So you want to start a journal? But you’re not sure how to begin? Or what you would write? Or afraid it will become just another unchecked item on your to-do list?

You don’t have to be a “writer” to journal. This isn’t the writing you learned in school — no one will be grading or judging you. Spelling, handwriting and grammar have nothing to do with it. It is purely the action of putting pen to paper and letting your subconscious flow.

Writing a journal need not be a huge time commitment. You can write for as little as five minutes (your gratitude, for example) once a day, week, month, year.

Journaling does not have to be one particular style of writing; it can be anything from lists to doodles to mind-maps to poems to stream-of-consciousness flow writing. There are no rules on what constitutes a journal.

“But what do I write?” you ask. Start with who you are. That should be easy! Here’s your prompt to get started:

I am…

So, if you want to begin expressing your private thoughts and accessing your internal dialogue, do not be afraid of the page. Just let your pen go — don’t think, just write. For five minutes. That’s all it takes to get you started. Find yourself a new notebook, blank book, even a cocktail napkin, and a smooth flowing pen and a comfy place to sit (your car in the carpool line?) and just begin.

Writing a personal mission statement

This post is an edited version of my 1/9/16 Rutland Herald column, “All Write!”
IMG_4018Last week I offered some ideas and prompts for envisioning and planning your future. In this post I will continue on the theme of setting intentions through personal writing methods, this time by discussing personal mission statements.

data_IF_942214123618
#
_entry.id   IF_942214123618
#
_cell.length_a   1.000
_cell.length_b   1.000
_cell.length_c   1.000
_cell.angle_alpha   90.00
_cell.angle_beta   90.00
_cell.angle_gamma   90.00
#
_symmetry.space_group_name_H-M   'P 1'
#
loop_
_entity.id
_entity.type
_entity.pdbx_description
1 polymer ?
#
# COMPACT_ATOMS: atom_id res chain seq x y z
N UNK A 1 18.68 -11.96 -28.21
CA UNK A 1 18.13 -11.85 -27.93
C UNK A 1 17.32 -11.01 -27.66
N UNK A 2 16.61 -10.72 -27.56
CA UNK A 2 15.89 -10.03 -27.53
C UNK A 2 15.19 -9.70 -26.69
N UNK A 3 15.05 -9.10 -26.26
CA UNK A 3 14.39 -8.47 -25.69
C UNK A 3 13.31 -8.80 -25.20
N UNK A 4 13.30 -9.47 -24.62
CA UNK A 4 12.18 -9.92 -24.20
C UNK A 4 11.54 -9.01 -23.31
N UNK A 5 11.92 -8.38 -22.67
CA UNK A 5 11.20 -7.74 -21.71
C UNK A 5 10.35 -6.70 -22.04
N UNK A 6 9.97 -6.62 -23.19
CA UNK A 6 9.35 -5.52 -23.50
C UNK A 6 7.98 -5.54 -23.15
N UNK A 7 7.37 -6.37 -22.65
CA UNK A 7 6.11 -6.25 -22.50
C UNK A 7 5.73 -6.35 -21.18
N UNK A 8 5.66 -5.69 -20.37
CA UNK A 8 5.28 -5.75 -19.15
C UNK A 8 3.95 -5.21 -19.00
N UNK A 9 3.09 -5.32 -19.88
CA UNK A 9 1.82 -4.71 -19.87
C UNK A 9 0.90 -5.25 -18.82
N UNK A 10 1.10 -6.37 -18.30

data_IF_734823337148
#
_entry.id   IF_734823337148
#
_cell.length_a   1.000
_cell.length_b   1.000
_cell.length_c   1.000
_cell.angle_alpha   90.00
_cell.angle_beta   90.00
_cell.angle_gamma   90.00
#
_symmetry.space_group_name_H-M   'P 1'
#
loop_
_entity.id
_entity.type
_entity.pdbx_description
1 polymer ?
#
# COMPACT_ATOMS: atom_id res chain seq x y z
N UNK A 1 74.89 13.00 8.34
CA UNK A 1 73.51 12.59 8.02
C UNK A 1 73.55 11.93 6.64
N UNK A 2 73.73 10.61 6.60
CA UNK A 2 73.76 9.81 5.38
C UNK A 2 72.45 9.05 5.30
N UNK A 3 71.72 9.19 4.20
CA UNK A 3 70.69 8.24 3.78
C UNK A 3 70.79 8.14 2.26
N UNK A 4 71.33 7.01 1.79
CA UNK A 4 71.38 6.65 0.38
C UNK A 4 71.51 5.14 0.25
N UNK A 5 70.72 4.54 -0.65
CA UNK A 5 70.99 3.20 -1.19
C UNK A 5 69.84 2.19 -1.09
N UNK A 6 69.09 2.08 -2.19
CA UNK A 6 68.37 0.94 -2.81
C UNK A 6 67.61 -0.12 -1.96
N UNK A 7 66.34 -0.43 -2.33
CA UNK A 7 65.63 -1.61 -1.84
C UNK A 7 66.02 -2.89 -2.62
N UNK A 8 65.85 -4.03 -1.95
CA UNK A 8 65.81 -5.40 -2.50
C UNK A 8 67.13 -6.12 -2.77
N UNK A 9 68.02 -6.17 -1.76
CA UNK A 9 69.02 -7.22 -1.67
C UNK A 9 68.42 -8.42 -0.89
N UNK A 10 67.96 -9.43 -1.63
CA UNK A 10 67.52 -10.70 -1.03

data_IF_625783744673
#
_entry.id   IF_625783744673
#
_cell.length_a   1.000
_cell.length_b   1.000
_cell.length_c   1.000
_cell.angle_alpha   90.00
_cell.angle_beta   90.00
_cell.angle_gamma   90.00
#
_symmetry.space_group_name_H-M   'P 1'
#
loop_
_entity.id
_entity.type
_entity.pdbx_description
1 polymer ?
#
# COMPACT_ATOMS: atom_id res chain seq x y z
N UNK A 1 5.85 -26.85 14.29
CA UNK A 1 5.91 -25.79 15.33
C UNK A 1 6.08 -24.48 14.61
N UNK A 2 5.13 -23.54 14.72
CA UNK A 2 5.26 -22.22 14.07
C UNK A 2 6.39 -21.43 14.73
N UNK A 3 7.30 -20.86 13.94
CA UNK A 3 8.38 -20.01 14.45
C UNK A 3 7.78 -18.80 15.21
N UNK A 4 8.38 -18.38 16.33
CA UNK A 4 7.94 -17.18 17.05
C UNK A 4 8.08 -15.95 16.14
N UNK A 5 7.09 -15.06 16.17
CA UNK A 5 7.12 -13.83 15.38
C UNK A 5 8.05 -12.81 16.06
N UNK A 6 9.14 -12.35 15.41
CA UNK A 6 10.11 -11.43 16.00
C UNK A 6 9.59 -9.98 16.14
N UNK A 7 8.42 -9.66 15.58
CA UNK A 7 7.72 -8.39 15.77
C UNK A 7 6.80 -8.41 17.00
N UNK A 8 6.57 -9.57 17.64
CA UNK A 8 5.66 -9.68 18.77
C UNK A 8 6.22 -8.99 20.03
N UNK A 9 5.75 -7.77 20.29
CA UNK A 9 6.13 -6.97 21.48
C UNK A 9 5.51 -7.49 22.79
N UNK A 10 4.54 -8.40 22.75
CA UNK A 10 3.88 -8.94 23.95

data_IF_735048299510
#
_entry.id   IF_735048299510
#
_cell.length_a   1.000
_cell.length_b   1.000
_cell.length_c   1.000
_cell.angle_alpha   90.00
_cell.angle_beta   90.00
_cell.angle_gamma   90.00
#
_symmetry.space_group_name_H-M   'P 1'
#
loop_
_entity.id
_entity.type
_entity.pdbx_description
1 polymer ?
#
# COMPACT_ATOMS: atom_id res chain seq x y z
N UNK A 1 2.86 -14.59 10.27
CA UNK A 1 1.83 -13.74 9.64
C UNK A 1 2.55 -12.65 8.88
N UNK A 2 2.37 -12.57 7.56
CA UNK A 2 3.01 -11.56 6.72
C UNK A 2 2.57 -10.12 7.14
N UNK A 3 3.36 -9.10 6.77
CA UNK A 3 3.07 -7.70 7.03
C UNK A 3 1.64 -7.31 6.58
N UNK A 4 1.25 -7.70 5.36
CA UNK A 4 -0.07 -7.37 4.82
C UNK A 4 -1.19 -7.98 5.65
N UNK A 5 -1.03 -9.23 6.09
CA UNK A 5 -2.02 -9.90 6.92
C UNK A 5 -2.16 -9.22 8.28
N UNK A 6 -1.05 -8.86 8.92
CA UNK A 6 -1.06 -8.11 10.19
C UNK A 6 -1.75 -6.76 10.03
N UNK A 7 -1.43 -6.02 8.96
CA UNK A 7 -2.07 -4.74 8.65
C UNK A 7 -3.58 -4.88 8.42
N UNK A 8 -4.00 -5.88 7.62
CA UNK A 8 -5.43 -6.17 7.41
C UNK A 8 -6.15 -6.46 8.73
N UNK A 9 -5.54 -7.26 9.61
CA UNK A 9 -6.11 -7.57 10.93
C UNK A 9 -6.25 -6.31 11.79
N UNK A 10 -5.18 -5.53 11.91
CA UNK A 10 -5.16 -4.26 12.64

I have found, as many others have, that writing something down gives it more power (or in some cases, as with fears and anxieties, less — but that’s another topic for another post). Writing down plans, goals and steps forward (as in a weight-loss regimen) makes them more real, concrete and provides written evidence of progress which, if only small steps, deserves recognition and celebration.
(This reminds me of two helpful and proven-for-well-being daily practices: writing gratitudes and acknowledging what you did accomplish on your to-do, not what was left undone. This helps keeps the motivation going.)
This is why businesses and organizations write mission statements: to determine and make concrete their intentions, their purpose, their raison d’etre. A mission statement also lays a metaphorical path, maps a route and provides an itinerary. Without a clear idea of why and where you are going, you can get completely lost. Yes, it is fine to wander a little, but as long as you keep your sense of direction you will have a more successful journey.
This is true for individuals as well as businesses. To identify and clarify personal values, wants, needs and dreams, writing a mission statement can help give life direction. And once it is written down and placed where it can seen regularly, when life “happens” and you get distracted or discouraged, it can serve as a reminder of what you truly want out of your life, prompting you to do your best to get back on track.
There are various approaches to writing a mission statement; one is to assess the various ways humans inhabit this world:
  • Physical (physical body and health)
  • Mental (thoughts and learning)
  • Social/Emotional (connection with others and our own feelings)
  • Spiritual (connection with a higher power or inner wisdom)
For each area determine your values and wishes. Spend some time thinking through what you want out of your life and the direction you intend to go. If you are having a difficult time with any particular area, use your journal to free write — that is, writing without judgment or self-editing — about it first.
Ask yourself where you are currently regarding your physical self, for example, and what you’d like to be making progress toward. (Focusing on steps made forward, i.e. enjoying the journey as opposed to fixating on some far-off destination, is very important to feelings of overall contentment, or in new-age terminology, staying the in Now.) Or start with a prompt such as, “Right now, emotionally/physically/etc. I am …” From these written explorations you will discover your own thoughts and feelings about each area of your life. Alternatively, the mission can be also divided by the various life roles: wife, employee, father, board member, business owner, etc. “In my professional life, I would like to work toward … .”